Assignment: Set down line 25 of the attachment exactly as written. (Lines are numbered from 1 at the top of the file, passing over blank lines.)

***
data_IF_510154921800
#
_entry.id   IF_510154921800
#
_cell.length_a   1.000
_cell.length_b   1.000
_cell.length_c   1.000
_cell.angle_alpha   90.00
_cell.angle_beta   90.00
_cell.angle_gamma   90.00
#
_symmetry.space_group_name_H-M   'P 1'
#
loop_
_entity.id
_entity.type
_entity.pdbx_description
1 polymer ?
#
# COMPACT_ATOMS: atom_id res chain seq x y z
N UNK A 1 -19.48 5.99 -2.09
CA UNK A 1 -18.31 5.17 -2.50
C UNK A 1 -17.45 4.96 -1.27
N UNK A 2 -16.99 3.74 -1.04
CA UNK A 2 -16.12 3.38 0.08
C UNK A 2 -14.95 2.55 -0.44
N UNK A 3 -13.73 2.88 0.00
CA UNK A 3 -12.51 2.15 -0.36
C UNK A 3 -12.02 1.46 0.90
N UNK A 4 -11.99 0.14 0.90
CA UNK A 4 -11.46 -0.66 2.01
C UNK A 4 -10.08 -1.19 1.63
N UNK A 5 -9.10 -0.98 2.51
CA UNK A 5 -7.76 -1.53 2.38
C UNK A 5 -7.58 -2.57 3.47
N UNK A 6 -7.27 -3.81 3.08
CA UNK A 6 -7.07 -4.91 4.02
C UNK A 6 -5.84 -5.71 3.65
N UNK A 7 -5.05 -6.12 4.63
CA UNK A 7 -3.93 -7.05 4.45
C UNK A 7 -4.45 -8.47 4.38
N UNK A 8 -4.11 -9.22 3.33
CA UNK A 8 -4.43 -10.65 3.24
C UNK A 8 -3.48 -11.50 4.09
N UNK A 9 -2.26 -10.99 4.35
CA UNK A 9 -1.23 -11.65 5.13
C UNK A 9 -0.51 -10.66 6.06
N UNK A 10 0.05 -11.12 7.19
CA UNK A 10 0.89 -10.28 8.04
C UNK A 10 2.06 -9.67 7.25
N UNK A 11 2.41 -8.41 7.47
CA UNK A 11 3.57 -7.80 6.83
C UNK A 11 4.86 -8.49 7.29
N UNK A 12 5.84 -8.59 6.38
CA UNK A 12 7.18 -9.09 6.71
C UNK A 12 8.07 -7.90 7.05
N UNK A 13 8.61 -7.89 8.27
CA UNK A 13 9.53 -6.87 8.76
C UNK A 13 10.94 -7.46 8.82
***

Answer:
CA UNK A 2 -16.12 3.38 0.08